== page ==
Coronavirus: 3 paths for students, teachers who develop symptoms in Minnesota

The guidance is available for all Minnesota families.
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After receiving numerous inquiries from parents confused about what to do with their children in the event that they develop any symptoms that could be associated with COVID-19, the Minnesota Department of Health has released detailed guidance that should help answer any questions of parents or school staff. 

Ultimately, there are three paths a person should follow, one for persons with more common symptoms associated with COVID-19, another for anyone experiencing less commons symptoms, and a third path for anyone who has close contact with someone known to be infected with the coronavirus. 

More common symptoms: fever of 100.4℉ or higher, new onset and/or worsening cough, difficulty breathing, and new loss of taste or smell.

Less common symptoms: sore throat, nausea, vomiting, diarrhea, chills, muscle pain, excessive fatigue, new onset of severe headache, and new onset of nasal congestion or runny nose.

Path 1: People with 1 of the less common symptoms

  1. Evaluate that symptom and determine if the person is well enough to stay in the school or program. 
  2. If yes, attend or remain in school or program. 
  3. If no, they should stay home or be sent home and consider an evaluation from a health care provider or COVID-19 testing. 
  4. If evaluated and/or tested, follow second path numbers 3 – 7. 
  5. If the person is sent home, they can return to the school or program 24 hours after the symptom has improved. 
  6. The person’s siblings or household contacts do not need to stay home or quarantine

Path 2: People with more common symptoms or 2+ of less common symptoms

  1. If yes, the person stays home or is sent home, and their siblings or household contacts stay home or are sent home.
  2. The person with symptoms is either seen by a health care provider for an evaluation and COVID-19 test or they do not seek a medical evaluation.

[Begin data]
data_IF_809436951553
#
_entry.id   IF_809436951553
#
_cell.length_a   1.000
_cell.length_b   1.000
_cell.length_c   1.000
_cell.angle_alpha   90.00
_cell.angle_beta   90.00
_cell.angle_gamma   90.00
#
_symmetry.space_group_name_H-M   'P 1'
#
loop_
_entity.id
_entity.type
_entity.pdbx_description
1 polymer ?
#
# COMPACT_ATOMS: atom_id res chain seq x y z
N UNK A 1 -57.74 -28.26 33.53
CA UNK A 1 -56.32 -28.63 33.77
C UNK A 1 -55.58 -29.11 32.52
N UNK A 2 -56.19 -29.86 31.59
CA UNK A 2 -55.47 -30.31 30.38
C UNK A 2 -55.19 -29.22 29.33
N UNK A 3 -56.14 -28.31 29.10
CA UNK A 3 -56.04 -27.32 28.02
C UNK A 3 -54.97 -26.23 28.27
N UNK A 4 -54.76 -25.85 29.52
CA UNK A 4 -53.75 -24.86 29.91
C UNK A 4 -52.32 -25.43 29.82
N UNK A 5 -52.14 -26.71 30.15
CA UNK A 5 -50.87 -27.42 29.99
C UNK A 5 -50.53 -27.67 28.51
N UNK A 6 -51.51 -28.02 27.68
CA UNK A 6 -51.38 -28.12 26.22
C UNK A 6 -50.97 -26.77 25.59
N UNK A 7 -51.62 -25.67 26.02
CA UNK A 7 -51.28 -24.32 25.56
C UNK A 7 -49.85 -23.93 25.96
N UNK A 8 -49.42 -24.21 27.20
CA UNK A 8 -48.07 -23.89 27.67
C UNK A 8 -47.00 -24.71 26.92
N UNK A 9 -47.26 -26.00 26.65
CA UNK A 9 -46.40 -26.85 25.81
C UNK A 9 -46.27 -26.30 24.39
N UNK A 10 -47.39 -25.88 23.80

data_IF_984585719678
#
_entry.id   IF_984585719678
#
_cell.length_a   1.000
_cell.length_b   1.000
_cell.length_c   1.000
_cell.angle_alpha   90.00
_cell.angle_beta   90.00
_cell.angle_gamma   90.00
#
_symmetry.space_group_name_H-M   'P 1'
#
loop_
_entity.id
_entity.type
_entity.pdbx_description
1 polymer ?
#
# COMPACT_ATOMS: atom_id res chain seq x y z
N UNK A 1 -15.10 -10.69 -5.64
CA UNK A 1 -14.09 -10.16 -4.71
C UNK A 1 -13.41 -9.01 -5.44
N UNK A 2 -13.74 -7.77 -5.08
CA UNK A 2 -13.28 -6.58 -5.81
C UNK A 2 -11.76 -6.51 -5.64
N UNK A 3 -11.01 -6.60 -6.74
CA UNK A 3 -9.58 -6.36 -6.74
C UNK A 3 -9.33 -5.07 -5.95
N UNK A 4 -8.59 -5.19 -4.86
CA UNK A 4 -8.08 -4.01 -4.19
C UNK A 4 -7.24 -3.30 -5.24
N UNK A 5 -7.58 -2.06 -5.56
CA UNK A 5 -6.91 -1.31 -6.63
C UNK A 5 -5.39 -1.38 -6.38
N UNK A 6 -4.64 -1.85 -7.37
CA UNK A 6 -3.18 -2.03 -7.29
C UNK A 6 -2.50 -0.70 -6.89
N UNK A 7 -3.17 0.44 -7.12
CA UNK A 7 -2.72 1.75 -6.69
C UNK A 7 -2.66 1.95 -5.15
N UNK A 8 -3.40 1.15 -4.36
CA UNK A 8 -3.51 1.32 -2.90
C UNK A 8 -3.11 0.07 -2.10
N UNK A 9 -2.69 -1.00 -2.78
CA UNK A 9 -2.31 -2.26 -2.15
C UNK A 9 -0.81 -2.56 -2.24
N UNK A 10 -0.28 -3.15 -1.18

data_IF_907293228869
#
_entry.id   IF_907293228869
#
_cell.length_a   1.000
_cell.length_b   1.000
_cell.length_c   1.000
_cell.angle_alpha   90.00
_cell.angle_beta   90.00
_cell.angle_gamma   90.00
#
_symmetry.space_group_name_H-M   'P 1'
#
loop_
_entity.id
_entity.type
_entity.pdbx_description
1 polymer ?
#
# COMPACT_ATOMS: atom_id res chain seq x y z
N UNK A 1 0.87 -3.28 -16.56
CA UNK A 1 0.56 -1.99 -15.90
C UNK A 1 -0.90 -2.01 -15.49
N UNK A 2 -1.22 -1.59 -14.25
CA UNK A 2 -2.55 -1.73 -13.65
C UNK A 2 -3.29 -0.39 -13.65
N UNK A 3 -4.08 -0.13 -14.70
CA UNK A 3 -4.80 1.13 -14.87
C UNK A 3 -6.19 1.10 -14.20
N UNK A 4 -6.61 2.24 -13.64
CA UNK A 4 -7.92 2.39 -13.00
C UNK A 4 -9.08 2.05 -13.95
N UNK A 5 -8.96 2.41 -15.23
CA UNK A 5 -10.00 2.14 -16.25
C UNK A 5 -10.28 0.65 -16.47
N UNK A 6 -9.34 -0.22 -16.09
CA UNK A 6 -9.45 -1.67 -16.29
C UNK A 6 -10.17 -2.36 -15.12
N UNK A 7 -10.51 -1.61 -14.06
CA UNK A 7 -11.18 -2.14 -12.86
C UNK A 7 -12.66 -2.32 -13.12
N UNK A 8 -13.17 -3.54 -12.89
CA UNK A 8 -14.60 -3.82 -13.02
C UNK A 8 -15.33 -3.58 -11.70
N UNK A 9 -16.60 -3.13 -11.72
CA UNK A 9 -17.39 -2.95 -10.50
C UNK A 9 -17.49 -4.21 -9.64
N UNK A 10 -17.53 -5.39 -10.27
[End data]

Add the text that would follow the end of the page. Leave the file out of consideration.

3. If the person does not seek a medical evaluation, they must stay at home in isolation for at least 10 days from the time their symptoms started until symptoms are improved and no fever for 24 hours without fever reducing medications. Siblings and household contacts must stay home and quarantine from all activities for at least 14 days starting with the day they were last in contact with the person who is experiencing COVID-19 symptoms. 
  4. If the person receives an alternate diagnosis to explain the symptoms, they can then return to school or the program 24 hours after symptoms have improved or as directed by a health care provider. Siblings and household members do not need to stay home or quarantine any longer once the alternate diagnosis is known. 
  5. If the person tests negative for COVID-19, they can return to school or the program 24 hours after symptoms have improved. Siblings and household members do not need to stay home once the negative result is known.
  6. If the person tests positive for COVID-19, they must stay at home in isolation for at least 10 days from the time the symptoms started until symptoms have improved and no fever for 24 hours without fever reducing medications. Siblings and household contacts must stay home and quarantine from all activities for at least 14 days starting with the day they were last in contact with the person who is experiencing COVID-19 symptoms.

Path 3: Close contact

A close contact is defined as coming within six feet for at least 15 minutes of someone who is infected. In such a scenario, a person must: 

  1. Quarantine and stay home from all activities for at least 14 days since the last day of contact with the positive case. Even if the close contact receives a negative test result, they need to complete 14 days of quarantine before returning to school or program. Close contacts should seek COVID-19 testing 5-7 days after last contact with the positive case. The siblings and household members of the close contact do not need to stay home or quarantine.
  2. If a person who is a close contact develops symptoms and/or tests positive for COVID-19, the person must stay home in isolation for at least 10 days from the time their symptoms started until symptoms are improved and no fever for 24 hours without fever reducing medications. Siblings and household contacts also must stay home and quarantine from all activities for at least 14 days.

“The biggest thing we want people to understand is that any Minnesotan – including children – who has been exposed to a confirmed case of COVID-19 needs to stay home for a minimum of 14 days,” said MDH Infectious Disease Director Kris Ehresmann. 

“You can’t test out of quarantine after an exposure. There’s no way to shorten the incubation period. So how you spend your time outside of school has a direct impact on your ability to attend school in-person.”

Here are some helpful links: 

COVID-19 attendance guide for parents and families

COVID-19 Decision Tree for people in schools, youth, and child care programs

Home screen tool for COVID-19 symptoms

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